In another embodiment, the energy absorbing assembly comprises a flexible covering engaged with a rigid support structure to define an expandable interior region; a plurality of flexible cylindrical structures disposed in the expandable interior region, wherein each one of the flexible cylindrical structures comprises a magnetorheological elastomer or an elastic tube, jellyroll, or multiple coaxial geometry filled with an magnetorheological fluid; at least one permanent magnet placed between the bottom of the rigid support structure and the flexible cylindrical structure; a coil wound around the at least one permanent magnet in electrical communication with a power supply, wherein the coil is adapted to generate a second magnetic field opposing a first magnetic field of the permanent magnet; and means for selectively compressing the assembly into a stowed configuration and releasing the compressive means to provide a deployed configuration.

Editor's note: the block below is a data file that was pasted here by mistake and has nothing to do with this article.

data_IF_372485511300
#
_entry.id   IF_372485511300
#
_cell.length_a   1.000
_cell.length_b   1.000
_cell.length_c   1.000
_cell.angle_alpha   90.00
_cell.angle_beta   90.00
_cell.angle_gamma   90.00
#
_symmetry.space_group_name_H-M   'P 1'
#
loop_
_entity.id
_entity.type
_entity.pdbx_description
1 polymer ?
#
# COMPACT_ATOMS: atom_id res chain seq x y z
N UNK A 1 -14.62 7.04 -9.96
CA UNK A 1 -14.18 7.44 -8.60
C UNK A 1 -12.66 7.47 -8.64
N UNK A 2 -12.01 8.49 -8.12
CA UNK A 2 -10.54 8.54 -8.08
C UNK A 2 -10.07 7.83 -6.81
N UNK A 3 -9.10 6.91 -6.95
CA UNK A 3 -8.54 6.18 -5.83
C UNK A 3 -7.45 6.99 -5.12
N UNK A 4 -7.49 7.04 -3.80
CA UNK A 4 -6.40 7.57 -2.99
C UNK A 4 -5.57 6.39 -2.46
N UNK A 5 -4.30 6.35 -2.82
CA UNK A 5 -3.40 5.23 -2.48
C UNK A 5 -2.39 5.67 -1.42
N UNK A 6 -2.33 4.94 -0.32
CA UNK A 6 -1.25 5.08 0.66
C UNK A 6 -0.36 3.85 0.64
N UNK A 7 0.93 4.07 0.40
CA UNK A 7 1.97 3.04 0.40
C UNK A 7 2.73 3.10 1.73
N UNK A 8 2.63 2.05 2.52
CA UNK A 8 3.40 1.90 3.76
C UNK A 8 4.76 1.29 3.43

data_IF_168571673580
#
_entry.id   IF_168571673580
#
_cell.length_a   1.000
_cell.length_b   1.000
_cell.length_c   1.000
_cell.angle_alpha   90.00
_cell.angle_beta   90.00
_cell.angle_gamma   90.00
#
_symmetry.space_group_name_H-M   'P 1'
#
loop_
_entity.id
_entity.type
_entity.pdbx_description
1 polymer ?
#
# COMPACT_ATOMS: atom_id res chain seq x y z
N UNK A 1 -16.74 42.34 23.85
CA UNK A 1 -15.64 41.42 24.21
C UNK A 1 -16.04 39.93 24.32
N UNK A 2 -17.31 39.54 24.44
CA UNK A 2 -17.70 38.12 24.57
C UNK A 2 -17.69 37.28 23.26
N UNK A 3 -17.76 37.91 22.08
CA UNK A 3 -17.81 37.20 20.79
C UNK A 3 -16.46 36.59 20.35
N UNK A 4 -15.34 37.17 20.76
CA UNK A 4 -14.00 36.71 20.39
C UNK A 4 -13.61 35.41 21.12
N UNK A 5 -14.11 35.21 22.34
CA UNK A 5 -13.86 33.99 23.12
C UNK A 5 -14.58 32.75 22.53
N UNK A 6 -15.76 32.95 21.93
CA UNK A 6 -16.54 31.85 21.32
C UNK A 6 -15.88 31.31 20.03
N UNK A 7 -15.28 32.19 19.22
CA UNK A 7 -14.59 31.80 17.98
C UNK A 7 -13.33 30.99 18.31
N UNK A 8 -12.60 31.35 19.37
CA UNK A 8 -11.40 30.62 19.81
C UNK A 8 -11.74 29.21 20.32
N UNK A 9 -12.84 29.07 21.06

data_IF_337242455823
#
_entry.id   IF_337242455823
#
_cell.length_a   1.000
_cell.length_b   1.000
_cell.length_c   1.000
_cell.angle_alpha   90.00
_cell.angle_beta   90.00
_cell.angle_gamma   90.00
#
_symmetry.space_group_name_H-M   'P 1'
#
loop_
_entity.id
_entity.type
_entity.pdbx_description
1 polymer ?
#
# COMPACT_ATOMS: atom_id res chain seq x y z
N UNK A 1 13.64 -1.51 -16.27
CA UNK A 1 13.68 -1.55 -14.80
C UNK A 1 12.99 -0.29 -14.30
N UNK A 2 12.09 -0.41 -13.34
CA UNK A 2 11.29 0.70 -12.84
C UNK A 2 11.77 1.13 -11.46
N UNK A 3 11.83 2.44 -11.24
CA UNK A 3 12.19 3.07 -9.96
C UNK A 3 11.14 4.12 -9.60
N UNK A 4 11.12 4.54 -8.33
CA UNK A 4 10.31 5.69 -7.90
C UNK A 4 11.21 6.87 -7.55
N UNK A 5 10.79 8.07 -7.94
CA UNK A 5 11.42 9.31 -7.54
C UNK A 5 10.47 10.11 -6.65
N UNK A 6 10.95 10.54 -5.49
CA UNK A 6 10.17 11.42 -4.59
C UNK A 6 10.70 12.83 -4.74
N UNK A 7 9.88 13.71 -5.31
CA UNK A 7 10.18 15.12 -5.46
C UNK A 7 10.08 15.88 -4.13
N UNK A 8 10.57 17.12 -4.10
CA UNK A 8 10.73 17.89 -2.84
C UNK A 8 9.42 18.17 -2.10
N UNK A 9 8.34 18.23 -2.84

A method of operating an energy absorbing assembly comprises attaching the energy absorbing assembly to a rigid support structure including a fluid reservoir, wherein the energy absorbing assembly comprises a flexible covering engaged with the rigid support structure to define an expandable interior region; a plurality of elastic tubular structures disposed in the expandable interior region, wherein each one of the elastic tubular structures comprises an elongated hollow interior region, an open end in fluid communication with the fluid reservoir, and a closed end in contact with the flexible covering; a coil in electrical communication with a power supply, wherein the coil is wound about each one of the plurality of tubular structures; an actively controlled and engineered fluid disposed in the fluid reservoir and the hollow interior region of the tubular structures; and means for selectively increasing a pressure within the fluid reservoir; increasing a pressure within the fluid reservoir and expanding the expandable interior region; and applying a current to the coils and simultaneously increasing a shear stress of the actively controlled and engineered fluid and a yield stress of the plurality of tubular structures.